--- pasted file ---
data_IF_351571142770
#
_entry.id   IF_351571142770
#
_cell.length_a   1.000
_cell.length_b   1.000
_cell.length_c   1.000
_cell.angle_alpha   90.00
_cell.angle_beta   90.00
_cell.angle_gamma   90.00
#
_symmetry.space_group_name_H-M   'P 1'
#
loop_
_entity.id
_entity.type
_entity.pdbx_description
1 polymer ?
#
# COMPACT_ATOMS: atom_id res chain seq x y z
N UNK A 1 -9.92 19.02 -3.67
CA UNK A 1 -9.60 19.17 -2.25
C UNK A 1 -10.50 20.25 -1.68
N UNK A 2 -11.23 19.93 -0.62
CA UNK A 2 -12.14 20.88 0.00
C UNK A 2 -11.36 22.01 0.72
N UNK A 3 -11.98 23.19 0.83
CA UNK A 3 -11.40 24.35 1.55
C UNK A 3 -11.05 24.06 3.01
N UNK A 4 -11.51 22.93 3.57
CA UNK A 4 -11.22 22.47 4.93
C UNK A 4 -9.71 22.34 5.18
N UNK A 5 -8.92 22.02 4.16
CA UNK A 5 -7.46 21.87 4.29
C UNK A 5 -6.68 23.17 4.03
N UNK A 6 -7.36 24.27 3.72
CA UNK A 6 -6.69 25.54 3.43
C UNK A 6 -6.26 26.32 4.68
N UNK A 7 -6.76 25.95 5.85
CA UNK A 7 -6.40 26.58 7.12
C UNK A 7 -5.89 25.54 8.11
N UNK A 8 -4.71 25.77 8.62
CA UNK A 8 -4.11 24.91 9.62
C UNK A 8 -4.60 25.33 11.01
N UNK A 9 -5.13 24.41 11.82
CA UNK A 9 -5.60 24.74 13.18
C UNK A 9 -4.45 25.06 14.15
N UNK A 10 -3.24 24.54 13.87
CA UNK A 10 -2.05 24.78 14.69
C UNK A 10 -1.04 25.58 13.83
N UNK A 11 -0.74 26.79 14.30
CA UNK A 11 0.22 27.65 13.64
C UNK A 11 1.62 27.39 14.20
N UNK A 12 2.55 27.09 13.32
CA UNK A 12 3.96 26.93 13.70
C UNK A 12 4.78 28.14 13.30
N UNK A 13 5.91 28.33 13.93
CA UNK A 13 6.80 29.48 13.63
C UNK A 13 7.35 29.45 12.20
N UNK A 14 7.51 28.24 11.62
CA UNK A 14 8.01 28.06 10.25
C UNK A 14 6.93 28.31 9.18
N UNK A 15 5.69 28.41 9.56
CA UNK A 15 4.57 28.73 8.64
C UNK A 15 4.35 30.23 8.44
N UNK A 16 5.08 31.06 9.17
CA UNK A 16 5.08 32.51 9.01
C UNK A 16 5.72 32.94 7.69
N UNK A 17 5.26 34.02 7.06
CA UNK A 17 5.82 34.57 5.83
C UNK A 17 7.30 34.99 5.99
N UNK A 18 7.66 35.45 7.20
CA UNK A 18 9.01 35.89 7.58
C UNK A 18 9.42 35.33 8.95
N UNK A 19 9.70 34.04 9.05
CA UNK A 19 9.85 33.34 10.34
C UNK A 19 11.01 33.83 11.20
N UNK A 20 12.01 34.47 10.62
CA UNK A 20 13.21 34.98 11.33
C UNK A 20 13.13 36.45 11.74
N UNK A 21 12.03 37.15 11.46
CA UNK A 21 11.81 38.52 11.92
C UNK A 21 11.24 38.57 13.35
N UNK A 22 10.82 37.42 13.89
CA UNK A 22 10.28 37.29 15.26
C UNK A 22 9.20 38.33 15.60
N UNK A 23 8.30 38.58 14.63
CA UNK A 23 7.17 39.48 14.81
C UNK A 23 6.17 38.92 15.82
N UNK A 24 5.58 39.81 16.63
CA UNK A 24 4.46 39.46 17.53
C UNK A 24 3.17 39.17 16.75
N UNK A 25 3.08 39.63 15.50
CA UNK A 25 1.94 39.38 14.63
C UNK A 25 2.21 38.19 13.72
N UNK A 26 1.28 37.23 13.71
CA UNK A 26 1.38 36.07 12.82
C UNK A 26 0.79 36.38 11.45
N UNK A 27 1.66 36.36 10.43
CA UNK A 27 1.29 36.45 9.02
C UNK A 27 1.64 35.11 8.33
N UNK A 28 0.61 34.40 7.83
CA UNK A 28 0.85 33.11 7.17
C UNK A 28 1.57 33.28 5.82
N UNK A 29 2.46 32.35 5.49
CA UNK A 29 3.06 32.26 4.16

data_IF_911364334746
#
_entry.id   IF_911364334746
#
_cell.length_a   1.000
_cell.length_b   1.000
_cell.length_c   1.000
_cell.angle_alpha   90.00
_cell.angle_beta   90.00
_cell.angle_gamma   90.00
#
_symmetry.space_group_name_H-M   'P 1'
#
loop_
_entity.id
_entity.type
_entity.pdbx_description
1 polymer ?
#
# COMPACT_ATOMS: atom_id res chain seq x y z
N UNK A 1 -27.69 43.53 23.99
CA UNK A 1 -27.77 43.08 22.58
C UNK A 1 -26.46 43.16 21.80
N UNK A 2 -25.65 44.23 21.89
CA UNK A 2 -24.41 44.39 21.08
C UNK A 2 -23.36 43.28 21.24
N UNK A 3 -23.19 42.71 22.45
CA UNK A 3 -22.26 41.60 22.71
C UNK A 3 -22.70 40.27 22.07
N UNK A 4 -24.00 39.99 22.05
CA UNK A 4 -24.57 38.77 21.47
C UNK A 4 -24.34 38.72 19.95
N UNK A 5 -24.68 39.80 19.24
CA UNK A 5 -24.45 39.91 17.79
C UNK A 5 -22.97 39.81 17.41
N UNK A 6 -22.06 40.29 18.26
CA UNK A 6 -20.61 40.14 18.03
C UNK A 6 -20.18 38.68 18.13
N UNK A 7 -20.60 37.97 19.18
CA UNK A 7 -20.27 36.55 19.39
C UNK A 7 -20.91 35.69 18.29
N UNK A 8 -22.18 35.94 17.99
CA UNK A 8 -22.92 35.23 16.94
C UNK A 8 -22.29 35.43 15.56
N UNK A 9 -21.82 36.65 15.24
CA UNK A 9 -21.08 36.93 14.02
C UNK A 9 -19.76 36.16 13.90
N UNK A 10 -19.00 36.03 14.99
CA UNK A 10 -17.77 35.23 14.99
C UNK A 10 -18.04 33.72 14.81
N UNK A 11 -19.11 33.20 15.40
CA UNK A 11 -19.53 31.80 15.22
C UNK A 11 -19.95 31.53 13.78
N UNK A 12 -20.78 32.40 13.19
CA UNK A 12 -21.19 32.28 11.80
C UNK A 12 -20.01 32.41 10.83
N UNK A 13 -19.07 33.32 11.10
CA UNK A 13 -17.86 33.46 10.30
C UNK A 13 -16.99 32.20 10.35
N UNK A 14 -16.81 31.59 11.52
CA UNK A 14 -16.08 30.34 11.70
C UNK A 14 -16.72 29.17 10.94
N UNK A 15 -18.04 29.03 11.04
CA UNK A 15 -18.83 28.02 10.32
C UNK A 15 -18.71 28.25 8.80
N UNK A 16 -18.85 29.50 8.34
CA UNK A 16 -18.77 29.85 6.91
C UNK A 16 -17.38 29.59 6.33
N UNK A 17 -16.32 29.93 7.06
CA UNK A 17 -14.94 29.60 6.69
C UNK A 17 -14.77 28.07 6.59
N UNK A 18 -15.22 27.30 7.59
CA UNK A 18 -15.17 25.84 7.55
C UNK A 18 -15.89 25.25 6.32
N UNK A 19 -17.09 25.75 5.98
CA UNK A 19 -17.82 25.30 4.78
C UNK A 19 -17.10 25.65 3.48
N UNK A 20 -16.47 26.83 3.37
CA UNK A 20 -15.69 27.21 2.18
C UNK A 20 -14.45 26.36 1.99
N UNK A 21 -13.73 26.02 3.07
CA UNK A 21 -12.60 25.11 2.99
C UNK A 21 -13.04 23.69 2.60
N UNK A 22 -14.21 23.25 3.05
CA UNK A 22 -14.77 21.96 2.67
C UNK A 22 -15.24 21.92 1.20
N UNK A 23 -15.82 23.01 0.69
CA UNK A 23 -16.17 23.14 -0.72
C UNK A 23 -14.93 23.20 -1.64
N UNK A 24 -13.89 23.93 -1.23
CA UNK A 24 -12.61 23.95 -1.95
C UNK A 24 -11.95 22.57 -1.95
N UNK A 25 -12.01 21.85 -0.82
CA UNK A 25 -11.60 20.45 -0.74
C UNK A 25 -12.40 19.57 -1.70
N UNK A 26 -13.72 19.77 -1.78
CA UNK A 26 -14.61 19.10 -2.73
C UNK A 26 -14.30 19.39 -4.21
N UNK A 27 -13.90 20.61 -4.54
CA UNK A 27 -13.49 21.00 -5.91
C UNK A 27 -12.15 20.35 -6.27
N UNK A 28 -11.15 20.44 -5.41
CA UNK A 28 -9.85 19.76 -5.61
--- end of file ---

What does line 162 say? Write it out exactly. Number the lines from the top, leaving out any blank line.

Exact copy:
C UNK A 12 -20.01 32.41 10.83